...going forward with evidence to show a factual nexus between the illegal search and the State's acquisition of evidence. State v. McBaine, 144 Idaho 130, 133, 157 P.3d 1101, 1104 (Ct. App. 2007). This requires showing that the evidence sought to be suppressed would not have come to light but......
  • State v. Kapelle, No. 40475.
    • United States
    • Court of Appeals of Idaho
    • July 24, 2014
    ...have discovered the evidence on any set of hypothetical circumstances that could have arisen absent the illegal search. State v. McBaine, 144 Idaho 130, 134, 157 P.3d 1101, 1105 (Ct.App.2007). Rather, the defendant need only show that, on the events that did take place, the discovery of the......
  • State v. Buhler, Docket No. 38362
    • United States
    • Court of Appeals of Idaho
    • November 27, 2012
    ...and the State's acquisition of the evidence. State v. Keene, 144 Idaho 915, 918, 174 P.3d 885, 888 (Ct. App. 2007); State v. McBaine, 144 Idaho 130, 133, 157 P.3d 1101, 1104 (Ct. App. 2007). Buhler has failed to identify a factual nexus between the illegality of the frisk or the Miranda vio......
  • State v. Kapelle, Docket No. 40475
    • United States
    • Court of Appeals of Idaho
    • July 24, 2014
    ...have discovered the evidence on any set of hypothetical circumstances that could have arisen absent the illegal search. State v. McBaine, 144 Idaho 130, 134, 157 P.3d 1101, 1105 (Ct. App. 2007). Rather, the defendant need only show that, on the events that did take place, the discovery of t......
  • Request a trial to view additional results
18 cases
  • Tapp v. State, Docket No. 35536 (Idaho App. 3/31/2010), Docket No. 35536.
    • United States
    • Court of Appeals of Idaho
    • March 31, 2010
    ...going forward with evidence to show a factual nexus between the illegal search and the State's acquisition of evidence. State v. McBaine, 144 Idaho 130, 133, 157 P.3d 1101, 1104 (Ct. App. 2007). This requires showing that the evidence sought to be suppressed would not have come to light but......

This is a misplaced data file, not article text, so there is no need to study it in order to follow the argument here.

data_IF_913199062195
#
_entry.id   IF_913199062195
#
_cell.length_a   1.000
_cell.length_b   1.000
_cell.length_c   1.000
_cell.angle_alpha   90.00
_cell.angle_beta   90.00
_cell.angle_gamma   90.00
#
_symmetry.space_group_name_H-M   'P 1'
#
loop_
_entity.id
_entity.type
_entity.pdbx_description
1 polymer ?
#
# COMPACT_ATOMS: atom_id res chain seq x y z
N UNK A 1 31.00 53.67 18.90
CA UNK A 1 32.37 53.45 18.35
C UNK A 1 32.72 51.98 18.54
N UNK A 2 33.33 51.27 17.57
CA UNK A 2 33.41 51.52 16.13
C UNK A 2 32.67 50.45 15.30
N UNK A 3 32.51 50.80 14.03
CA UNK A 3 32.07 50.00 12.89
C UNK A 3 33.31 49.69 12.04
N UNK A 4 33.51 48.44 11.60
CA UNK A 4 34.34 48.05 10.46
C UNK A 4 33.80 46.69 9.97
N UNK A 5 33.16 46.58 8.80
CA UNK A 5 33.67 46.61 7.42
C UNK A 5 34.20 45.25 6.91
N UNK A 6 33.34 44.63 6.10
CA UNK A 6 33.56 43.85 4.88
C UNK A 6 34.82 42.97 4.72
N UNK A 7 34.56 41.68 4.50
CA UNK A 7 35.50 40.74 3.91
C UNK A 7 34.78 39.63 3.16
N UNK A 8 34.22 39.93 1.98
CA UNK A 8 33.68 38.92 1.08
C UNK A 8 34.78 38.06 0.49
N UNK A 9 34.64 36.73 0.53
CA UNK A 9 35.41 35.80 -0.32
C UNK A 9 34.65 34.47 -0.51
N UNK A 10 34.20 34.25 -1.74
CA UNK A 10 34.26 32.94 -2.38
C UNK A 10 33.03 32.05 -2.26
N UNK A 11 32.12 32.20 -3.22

• State v. Kapelle, No. 40475.
    • United States
    • Court of Appeals of Idaho
    • July 24, 2014
    ...have discovered the evidence on any set of hypothetical circumstances that could have arisen absent the illegal search. State v. McBaine, 144 Idaho 130, 134, 157 P.3d 1101, 1105 (Ct.App.2007). Rather, the defendant need only show that, on the events that did take place, the discovery of the......
  • State v. Buhler, Docket No. 38362
    • United States
    • Court of Appeals of Idaho
    • November 27, 2012
    ...and the State's acquisition of the evidence. State v. Keene, 144 Idaho 915, 918, 174 P.3d 885, 888 (Ct. App. 2007); State v. McBaine, 144 Idaho 130, 133, 157 P.3d 1101, 1104 (Ct. App. 2007). Buhler has failed to identify a factual nexus between the illegality of the frisk or the Miranda vio......
  • State v. Kapelle, Docket No. 40475
    • United States
    • Court of Appeals of Idaho
    • July 24, 2014
    ...have discovered the evidence on any set of hypothetical circumstances that could have arisen absent the illegal search. State v. McBaine, 144 Idaho 130, 134, 157 P.3d 1101, 1105 (Ct. App. 2007). Rather, the defendant need only show that, on the events that did take place, the discovery of t......
  • Request a trial to view additional results